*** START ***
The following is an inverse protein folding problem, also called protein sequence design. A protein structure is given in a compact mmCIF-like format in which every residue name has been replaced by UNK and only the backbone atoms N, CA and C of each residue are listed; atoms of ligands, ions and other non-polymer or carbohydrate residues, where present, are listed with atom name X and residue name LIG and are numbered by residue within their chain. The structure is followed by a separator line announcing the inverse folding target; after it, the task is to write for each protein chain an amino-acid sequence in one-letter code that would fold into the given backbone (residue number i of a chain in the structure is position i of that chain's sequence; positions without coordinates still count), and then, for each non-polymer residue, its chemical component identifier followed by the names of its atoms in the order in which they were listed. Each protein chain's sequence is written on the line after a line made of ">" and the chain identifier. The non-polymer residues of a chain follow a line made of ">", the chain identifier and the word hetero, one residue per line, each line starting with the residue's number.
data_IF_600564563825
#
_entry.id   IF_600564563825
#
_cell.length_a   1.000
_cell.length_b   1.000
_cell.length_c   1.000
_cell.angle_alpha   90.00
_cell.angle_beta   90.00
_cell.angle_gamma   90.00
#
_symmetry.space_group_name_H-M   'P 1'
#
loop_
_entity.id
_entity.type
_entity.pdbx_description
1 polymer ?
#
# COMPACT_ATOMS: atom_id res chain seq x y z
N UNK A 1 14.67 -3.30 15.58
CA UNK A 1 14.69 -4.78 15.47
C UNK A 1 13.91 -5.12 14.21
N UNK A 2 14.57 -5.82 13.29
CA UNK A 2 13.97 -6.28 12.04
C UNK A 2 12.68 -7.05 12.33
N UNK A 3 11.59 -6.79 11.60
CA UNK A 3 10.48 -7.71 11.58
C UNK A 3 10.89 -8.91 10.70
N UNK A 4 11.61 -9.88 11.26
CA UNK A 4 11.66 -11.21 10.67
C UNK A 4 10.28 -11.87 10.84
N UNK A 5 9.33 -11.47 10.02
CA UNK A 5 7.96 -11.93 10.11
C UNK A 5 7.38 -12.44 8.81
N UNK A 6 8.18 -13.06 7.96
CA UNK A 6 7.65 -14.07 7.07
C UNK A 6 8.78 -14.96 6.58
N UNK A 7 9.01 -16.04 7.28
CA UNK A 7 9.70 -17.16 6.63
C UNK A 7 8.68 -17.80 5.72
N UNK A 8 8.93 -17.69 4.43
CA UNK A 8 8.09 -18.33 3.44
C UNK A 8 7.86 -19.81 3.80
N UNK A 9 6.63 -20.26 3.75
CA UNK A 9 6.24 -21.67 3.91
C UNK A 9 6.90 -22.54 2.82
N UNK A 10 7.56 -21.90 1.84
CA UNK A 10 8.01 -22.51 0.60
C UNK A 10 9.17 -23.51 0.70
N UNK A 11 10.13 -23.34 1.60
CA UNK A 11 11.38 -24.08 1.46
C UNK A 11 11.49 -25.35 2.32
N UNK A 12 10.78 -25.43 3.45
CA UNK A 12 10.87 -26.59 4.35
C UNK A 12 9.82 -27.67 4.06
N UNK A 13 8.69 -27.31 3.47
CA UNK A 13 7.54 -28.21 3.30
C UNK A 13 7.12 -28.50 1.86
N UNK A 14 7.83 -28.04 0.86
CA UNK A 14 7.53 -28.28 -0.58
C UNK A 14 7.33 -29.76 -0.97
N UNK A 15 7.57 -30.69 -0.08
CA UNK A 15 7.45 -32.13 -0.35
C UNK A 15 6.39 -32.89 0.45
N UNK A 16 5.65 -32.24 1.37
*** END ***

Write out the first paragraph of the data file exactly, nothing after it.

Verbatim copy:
The following is an inverse protein folding problem, also called protein sequence design. A protein structure is given in a compact mmCIF-like format in which every residue name has been replaced by UNK and only the backbone atoms N, CA and C of each residue are listed; atoms of ligands, ions and other non-polymer or carbohydrate residues, where present, are listed with atom name X and residue name LIG and are numbered by residue within their chain. The structure is followed by a separator line announcing the inverse folding target; after it, the task is to write for each protein chain an amino-acid sequence in one-letter code that would fold into the given backbone (residue number i of a chain in the structure is position i of that chain's sequence; positions without coordinates still count), and then, for each non-polymer residue, its chemical component identifier followed by the names of its atoms in the order in which they were listed. Each protein chain's sequence is written on the line after a line made of ">" and the chain identifier. The non-polymer residues of a chain follow a line made of ">", the chain identifier and the word hetero, one residue per line, each line starting with the residue's number.